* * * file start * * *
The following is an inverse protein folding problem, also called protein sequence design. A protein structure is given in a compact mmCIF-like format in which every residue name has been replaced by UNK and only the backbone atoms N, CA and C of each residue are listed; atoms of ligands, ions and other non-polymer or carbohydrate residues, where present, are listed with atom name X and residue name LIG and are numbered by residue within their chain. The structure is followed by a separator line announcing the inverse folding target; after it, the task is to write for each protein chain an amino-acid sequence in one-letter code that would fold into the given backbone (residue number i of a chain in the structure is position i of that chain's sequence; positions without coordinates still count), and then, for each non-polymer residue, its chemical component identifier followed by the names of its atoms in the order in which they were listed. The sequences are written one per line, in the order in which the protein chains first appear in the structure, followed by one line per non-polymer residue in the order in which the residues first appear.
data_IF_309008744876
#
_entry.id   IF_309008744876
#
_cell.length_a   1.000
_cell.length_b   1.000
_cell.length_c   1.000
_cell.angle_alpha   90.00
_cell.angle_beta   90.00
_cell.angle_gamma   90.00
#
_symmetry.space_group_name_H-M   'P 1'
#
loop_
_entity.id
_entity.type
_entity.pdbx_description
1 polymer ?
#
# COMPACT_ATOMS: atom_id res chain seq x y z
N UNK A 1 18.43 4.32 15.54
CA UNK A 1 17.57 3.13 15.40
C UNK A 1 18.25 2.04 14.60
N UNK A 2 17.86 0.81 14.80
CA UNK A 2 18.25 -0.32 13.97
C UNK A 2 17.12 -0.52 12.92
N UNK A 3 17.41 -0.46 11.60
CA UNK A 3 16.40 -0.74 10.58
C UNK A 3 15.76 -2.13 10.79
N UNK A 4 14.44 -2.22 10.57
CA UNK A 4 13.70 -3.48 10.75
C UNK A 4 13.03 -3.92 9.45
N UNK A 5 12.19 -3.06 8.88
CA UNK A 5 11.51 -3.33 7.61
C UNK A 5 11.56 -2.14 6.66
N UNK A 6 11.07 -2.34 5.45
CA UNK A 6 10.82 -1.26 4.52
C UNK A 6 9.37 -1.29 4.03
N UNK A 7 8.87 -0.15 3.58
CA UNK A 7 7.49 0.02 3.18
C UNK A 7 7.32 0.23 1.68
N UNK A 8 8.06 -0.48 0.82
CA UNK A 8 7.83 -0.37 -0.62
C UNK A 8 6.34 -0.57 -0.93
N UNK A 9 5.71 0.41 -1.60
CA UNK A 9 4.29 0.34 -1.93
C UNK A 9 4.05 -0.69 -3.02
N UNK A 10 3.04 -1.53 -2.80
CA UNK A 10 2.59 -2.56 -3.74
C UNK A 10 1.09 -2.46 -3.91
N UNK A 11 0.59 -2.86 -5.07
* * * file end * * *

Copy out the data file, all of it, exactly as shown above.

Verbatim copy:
The following is an inverse protein folding problem, also called protein sequence design. A protein structure is given in a compact mmCIF-like format in which every residue name has been replaced by UNK and only the backbone atoms N, CA and C of each residue are listed; atoms of ligands, ions and other non-polymer or carbohydrate residues, where present, are listed with atom name X and residue name LIG and are numbered by residue within their chain. The structure is followed by a separator line announcing the inverse folding target; after it, the task is to write for each protein chain an amino-acid sequence in one-letter code that would fold into the given backbone (residue number i of a chain in the structure is position i of that chain's sequence; positions without coordinates still count), and then, for each non-polymer residue, its chemical component identifier followed by the names of its atoms in the order in which they were listed. The sequences are written one per line, in the order in which the protein chains first appear in the structure, followed by one line per non-polymer residue in the order in which the residues first appear.
data_IF_309008744876
#
_entry.id   IF_309008744876
#
_cell.length_a   1.000
_cell.length_b   1.000
_cell.length_c   1.000
_cell.angle_alpha   90.00
_cell.angle_beta   90.00
_cell.angle_gamma   90.00
#
_symmetry.space_group_name_H-M   'P 1'
#
loop_
_entity.id
_entity.type
_entity.pdbx_description
1 polymer ?
#
# COMPACT_ATOMS: atom_id res chain seq x y z
N UNK A 1 18.43 4.32 15.54
CA UNK A 1 17.57 3.13 15.40
C UNK A 1 18.25 2.04 14.60
N UNK A 2 17.86 0.81 14.80
CA UNK A 2 18.25 -0.32 13.97
C UNK A 2 17.12 -0.52 12.92
N UNK A 3 17.41 -0.46 11.60
CA UNK A 3 16.40 -0.74 10.58
C UNK A 3 15.76 -2.13 10.79
N UNK A 4 14.44 -2.22 10.57
CA UNK A 4 13.70 -3.48 10.75
C UNK A 4 13.03 -3.92 9.45
N UNK A 5 12.19 -3.06 8.88
CA UNK A 5 11.51 -3.33 7.61
C UNK A 5 11.56 -2.14 6.66
N UNK A 6 11.07 -2.34 5.45
CA UNK A 6 10.82 -1.26 4.52
C UNK A 6 9.37 -1.29 4.03
N UNK A 7 8.87 -0.15 3.58
CA UNK A 7 7.49 0.02 3.18
C UNK A 7 7.32 0.23 1.68
N UNK A 8 8.06 -0.48 0.82
CA UNK A 8 7.83 -0.37 -0.62
C UNK A 8 6.34 -0.57 -0.93
N UNK A 9 5.71 0.41 -1.60
CA UNK A 9 4.29 0.34 -1.93
C UNK A 9 4.05 -0.69 -3.02
N UNK A 10 3.04 -1.53 -2.80
CA UNK A 10 2.59 -2.56 -3.74
C UNK A 10 1.09 -2.46 -3.91
N UNK A 11 0.59 -2.86 -5.07